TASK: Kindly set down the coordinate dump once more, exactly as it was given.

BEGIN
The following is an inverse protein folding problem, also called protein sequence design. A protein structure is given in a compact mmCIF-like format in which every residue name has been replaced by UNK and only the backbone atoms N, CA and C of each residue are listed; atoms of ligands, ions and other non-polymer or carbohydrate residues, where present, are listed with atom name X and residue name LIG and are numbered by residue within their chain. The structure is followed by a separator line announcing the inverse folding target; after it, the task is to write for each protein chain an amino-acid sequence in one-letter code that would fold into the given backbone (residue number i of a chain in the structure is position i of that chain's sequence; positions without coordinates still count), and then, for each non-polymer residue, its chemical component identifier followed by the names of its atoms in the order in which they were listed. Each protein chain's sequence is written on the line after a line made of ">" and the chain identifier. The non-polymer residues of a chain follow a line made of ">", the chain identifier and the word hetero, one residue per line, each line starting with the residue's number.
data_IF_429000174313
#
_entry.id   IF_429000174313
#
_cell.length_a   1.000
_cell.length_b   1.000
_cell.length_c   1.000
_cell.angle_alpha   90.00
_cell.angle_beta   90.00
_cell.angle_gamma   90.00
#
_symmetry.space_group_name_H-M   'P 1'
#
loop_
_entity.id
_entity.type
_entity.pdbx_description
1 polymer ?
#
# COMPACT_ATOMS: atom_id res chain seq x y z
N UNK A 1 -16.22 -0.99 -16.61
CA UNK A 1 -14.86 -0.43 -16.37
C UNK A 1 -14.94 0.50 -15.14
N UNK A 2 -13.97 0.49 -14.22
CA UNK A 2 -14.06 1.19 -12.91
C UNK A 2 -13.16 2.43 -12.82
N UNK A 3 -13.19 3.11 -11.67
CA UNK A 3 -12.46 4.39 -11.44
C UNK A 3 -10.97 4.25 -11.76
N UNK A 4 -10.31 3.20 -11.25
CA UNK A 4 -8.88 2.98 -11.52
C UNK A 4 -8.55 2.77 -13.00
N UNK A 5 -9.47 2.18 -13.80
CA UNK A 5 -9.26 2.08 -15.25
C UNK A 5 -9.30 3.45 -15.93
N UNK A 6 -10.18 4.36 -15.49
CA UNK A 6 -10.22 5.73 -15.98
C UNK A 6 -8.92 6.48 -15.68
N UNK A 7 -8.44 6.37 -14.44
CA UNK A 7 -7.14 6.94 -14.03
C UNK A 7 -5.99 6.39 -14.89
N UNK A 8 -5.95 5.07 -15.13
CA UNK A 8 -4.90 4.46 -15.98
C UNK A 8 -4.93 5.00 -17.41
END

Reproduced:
The following is an inverse protein folding problem, also called protein sequence design. A protein structure is given in a compact mmCIF-like format in which every residue name has been replaced by UNK and only the backbone atoms N, CA and C of each residue are listed; atoms of ligands, ions and other non-polymer or carbohydrate residues, where present, are listed with atom name X and residue name LIG and are numbered by residue within their chain. The structure is followed by a separator line announcing the inverse folding target; after it, the task is to write for each protein chain an amino-acid sequence in one-letter code that would fold into the given backbone (residue number i of a chain in the structure is position i of that chain's sequence; positions without coordinates still count), and then, for each non-polymer residue, its chemical component identifier followed by the names of its atoms in the order in which they were listed. Each protein chain's sequence is written on the line after a line made of ">" and the chain identifier. The non-polymer residues of a chain follow a line made of ">", the chain identifier and the word hetero, one residue per line, each line starting with the residue's number.
data_IF_429000174313
#
_entry.id   IF_429000174313
#
_cell.length_a   1.000
_cell.length_b   1.000
_cell.length_c   1.000
_cell.angle_alpha   90.00
_cell.angle_beta   90.00
_cell.angle_gamma   90.00
#
_symmetry.space_group_name_H-M   'P 1'
#
loop_
_entity.id
_entity.type
_entity.pdbx_description
1 polymer ?
#
# COMPACT_ATOMS: atom_id res chain seq x y z
N UNK A 1 -16.22 -0.99 -16.61
CA UNK A 1 -14.86 -0.43 -16.37
C UNK A 1 -14.94 0.50 -15.14
N UNK A 2 -13.97 0.49 -14.22
CA UNK A 2 -14.06 1.19 -12.91
C UNK A 2 -13.16 2.43 -12.82
N UNK A 3 -13.19 3.11 -11.67
CA UNK A 3 -12.46 4.39 -11.44
C UNK A 3 -10.97 4.25 -11.76
N UNK A 4 -10.31 3.20 -11.25
CA UNK A 4 -8.88 2.98 -11.52
C UNK A 4 -8.55 2.77 -13.00
N UNK A 5 -9.47 2.18 -13.80
CA UNK A 5 -9.26 2.08 -15.25
C UNK A 5 -9.30 3.45 -15.93
N UNK A 6 -10.18 4.36 -15.49
CA UNK A 6 -10.22 5.73 -15.98
C UNK A 6 -8.92 6.48 -15.68
N UNK A 7 -8.44 6.37 -14.44
CA UNK A 7 -7.14 6.94 -14.03
C UNK A 7 -5.99 6.39 -14.89
N UNK A 8 -5.95 5.07 -15.13
CA UNK A 8 -4.90 4.46 -15.98
C UNK A 8 -4.93 5.00 -17.41